Rankings become a force for nature?

04 March 2023

Ian Hawkings crunches chews the fat on the latest FT MBA round of changes.

There were two key talking points in this year’s FT MBA ranking. The most striking was that Wharton, the most decorated school in the 25 year history of the Financial Times MBA, didn’t get a good enough alumni response to make the list – even though the ranking considered schools with a lower response rate to account for the disruption wrought by Covid. Top schools choosing to opt out of rankings for various reasons has been a theme for the last few years, but this is the first time a school of Wharton’s standing missed out entirely because they didn’t reach the response threshold.

The second, and more interesting, issue was the changes to the methodology - a reduced focus on salary outcomes, down from 40% of a school’s overall score to 32%, and greater emphasis placed on sustainability. Without going into the minor detail (the breakdown of the FTs methodology can be found here if you want to dig into it), the FT has found new ways to build a school’s ‘eco credentials’ into the ranking by looking at a couple of things; can they provide a recent carbon emissions report, and have they set themselves a net-zero commitment.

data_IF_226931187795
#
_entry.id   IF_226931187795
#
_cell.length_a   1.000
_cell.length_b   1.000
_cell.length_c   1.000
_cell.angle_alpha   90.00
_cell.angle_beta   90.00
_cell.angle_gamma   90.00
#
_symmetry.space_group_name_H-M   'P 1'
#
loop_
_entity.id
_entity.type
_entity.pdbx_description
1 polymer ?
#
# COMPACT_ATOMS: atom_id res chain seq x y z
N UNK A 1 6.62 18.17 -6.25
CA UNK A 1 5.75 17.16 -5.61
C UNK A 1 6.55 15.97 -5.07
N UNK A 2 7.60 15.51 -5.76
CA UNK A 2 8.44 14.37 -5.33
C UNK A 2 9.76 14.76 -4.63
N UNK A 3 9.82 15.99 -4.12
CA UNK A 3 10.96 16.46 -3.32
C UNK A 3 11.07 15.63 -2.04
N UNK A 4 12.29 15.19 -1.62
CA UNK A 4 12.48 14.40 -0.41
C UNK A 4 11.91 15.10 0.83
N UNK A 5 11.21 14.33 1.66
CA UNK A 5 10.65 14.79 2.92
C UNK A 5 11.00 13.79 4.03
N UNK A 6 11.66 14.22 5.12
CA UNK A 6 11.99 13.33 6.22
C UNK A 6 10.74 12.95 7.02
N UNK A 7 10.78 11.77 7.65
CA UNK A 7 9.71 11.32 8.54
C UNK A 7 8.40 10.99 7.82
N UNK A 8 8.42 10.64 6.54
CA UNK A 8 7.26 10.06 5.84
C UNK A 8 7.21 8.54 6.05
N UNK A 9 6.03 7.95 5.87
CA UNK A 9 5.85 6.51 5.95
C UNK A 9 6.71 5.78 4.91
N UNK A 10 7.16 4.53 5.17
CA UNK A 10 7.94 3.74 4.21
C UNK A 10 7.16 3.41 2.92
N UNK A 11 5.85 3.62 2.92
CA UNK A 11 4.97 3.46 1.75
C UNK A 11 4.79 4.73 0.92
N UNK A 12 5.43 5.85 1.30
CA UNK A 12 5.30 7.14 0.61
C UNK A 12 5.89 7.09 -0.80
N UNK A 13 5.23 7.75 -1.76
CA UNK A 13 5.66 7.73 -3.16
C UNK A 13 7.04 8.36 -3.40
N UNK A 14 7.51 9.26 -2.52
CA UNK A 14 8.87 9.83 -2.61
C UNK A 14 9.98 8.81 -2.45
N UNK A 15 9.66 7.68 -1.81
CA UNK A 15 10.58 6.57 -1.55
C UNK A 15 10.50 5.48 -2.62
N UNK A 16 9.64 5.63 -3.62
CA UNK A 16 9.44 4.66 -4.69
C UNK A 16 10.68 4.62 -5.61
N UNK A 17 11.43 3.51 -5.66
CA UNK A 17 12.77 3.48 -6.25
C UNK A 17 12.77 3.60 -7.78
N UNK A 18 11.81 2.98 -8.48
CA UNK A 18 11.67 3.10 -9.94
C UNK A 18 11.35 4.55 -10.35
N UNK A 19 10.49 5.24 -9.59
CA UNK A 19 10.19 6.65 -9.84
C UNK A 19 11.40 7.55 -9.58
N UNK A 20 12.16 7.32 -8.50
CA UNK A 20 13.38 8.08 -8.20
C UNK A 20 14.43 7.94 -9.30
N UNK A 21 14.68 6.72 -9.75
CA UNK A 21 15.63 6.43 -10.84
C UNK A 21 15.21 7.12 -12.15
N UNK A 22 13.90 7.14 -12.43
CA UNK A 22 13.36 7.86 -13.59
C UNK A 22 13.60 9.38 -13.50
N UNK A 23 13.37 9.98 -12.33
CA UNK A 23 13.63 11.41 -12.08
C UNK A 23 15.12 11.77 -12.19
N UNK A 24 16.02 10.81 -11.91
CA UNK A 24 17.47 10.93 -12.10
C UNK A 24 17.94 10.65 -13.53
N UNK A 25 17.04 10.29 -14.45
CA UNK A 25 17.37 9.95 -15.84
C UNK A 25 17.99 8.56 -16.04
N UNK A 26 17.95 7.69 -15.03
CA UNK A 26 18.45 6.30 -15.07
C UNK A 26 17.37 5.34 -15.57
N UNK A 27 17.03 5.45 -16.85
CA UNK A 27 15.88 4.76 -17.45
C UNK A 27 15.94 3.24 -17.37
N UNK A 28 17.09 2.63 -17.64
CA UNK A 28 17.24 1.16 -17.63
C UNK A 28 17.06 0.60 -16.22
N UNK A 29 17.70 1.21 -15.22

Interestingly, the FT have also revised the ‘international course experience’ criteria so that only excursions of more than one month in length qualify, the idea being that this discourages schools from jetting students here there and everywhere for numerous short, and ecologically expensive, trips.

The FT MBA ranking is very important to many schools around the world and has encouraged, even if indirectly, schools to focus heavily on the salary outcomes of their students if they want to do well. And although cold, hard cash still counts for a lot (as it should - students still want a good job that pays them well and justifies the often eye-watering fees), this recalibration towards rewarding schools for their approach to sustainability has put pressure on them to rethink how they operate.

Given the power the FT holds in the business education world, this shift in methodology could be a watershed moment, moving the debate on what is important in business education. No longer will rankings simply be about prestige, adding to the pool of information that can help students choose where to study, but might they also become a force for the good of the planet? The FT has made a start on this journey, there remains a long way to go.


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